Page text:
Industries Benefiting from Globalization
Discussed below are five industries that have benefited from globalization.
1. Telecommunication Industry
Global communication is the fastest-growing segment in the telecommunication industry; this is a result of globalization as there is a high flow of information between different parts of the world. This growth of the international business has resulted in a high flow of data from one location to another.
The telecommunication providers have gained the advantage of expanding internationally, exploiting the large market demand due to global networks and the demands for global customers that are integrated across the world.
Globalization has also provided an opportunity for risk diversifying by creating a harmony between political and economic risks across countries, therefore increasing the telephony penetration rate worldwide.
2. Transportation Industry
Globalization has led to an increase in worldwide shipping activity. Trade and shipping are closely linked, even though incongruity remains on the degree of which energy use in shipping is connected with the association of marine business.
Globalization has played a significant role in shaping air transport. As it created a demand for high-quality, reliable, fast international transportation. The mobility and access are increasingly for diverse types of travelers and cargoes, to a different destination than it was previously. Air transport has been opened-up with many companies venturing into this sector. You can find more information on parcel delivery comparison via different modes of transport by clicking on this link.
3. Manufacturing Industry
There is a range of benefits in the manufacturing industry due to globalization. The following aspects have impacted all global manufacturer, suppliers, and end-user
There have been several trade agreements between different countries across the globe, such as CHAFTA between Australia and China. This creates open access to the market for the consumers within the agreed nations, creating more significant economic opportunities for manufacturers and suppliers.
Through trade agreements, there is a drive to the nations to jointly address issues with pollution, climatic changes, and depletion of natural resources.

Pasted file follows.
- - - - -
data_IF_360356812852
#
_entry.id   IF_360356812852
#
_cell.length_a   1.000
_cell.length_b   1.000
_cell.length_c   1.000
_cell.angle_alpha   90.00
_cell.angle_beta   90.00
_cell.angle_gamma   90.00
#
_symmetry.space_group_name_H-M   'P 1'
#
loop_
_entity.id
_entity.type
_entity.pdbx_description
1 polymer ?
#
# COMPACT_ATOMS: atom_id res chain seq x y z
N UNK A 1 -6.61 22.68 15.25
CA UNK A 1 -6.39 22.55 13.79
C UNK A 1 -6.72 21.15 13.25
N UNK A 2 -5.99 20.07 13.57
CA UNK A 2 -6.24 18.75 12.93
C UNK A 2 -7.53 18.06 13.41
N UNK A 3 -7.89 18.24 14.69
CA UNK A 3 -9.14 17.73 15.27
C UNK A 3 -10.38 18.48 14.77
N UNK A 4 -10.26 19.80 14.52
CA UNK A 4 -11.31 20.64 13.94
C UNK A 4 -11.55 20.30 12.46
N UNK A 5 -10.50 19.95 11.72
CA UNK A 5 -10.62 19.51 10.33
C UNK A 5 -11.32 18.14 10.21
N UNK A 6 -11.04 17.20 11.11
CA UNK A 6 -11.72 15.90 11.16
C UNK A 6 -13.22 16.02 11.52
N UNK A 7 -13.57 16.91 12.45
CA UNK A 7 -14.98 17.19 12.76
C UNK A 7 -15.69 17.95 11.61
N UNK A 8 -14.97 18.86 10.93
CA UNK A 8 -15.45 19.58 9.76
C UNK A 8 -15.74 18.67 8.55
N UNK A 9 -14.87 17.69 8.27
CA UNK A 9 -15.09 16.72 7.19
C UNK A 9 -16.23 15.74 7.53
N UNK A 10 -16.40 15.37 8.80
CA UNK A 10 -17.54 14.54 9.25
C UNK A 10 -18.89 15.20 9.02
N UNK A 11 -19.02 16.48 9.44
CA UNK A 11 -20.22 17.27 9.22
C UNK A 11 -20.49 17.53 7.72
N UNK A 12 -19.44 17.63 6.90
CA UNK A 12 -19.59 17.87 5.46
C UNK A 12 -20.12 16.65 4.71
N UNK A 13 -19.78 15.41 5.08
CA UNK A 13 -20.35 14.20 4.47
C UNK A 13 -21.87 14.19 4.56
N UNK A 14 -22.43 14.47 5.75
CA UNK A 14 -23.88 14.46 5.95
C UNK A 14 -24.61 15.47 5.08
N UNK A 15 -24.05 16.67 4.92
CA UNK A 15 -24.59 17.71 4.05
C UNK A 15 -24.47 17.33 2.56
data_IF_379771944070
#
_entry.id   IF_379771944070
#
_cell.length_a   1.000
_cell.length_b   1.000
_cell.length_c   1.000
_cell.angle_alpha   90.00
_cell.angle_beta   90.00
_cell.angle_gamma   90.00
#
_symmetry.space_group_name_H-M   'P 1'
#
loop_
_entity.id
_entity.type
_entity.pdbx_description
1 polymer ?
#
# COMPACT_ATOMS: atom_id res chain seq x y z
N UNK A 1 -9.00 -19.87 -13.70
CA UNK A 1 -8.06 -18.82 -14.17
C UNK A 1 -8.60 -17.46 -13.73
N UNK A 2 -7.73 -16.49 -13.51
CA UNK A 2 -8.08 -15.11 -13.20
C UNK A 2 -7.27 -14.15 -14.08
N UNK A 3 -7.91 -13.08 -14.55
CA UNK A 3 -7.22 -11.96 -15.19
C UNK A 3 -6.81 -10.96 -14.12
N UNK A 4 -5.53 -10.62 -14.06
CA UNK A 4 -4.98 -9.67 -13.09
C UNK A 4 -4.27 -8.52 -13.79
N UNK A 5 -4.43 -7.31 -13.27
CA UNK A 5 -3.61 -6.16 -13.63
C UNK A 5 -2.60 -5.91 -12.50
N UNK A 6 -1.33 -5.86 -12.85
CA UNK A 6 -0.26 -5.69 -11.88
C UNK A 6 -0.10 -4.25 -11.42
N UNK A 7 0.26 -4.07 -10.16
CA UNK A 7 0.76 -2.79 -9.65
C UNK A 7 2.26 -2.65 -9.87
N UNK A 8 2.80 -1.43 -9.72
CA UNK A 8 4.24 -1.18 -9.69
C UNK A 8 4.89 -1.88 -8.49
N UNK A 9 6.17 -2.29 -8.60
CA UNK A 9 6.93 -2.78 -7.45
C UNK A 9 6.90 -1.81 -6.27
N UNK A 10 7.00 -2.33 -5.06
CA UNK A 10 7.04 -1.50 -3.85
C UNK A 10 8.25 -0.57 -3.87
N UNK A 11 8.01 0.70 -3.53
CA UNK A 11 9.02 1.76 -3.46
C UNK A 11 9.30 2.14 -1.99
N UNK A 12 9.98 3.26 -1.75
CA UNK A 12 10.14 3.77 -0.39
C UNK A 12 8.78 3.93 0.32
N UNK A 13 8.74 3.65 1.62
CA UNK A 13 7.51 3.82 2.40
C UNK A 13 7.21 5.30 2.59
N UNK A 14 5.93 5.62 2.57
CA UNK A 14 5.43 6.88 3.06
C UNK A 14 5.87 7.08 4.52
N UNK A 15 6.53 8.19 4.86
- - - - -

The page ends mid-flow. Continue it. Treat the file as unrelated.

There is ample access to raw material across the world for the manufacturers. Globalization has helped in structuring international standards for suppliers of raw materials that are quality.
4. Agriculture Industry
Agriculture is known to be the backbone of many countries in Asia, Africa, and even Europe continent. Agricultural sector such horticulture has raised in most countries due to globalization. As there is a lot of multilateral agreements resulting in market expansion and lowering of tariffs on agricultural imports and exports.
Global agricultural research has improved the quality farmers produce. This is through improved machinery, improved farming methods such as the use of greenhouses, enhanced fertilizers, and affordable pesticides. This has raised farmers’ yield and income.
Globalization has also enabled the integration of technology in the agriculture industry, such as the use of automated irrigation systems and Smart farms.
Globalization has also lead to improving on the agricultural sectors such as aquaculture, apiculture, where the farmers have a global forum that they used for benchmarking and research.
5. Education Industry
The globalization aspect has radically transformed the education sector. Globalization encourages experimentations, explorations to push the limits of innovation.
Formation of global educational forums and mutual support, this have created a standard on the educational system. Giving learns an equal opportunity to access knowledge and already researched doctrines across the world.
In conclusion, globalization is a very important factor when it comes to the economy of a country.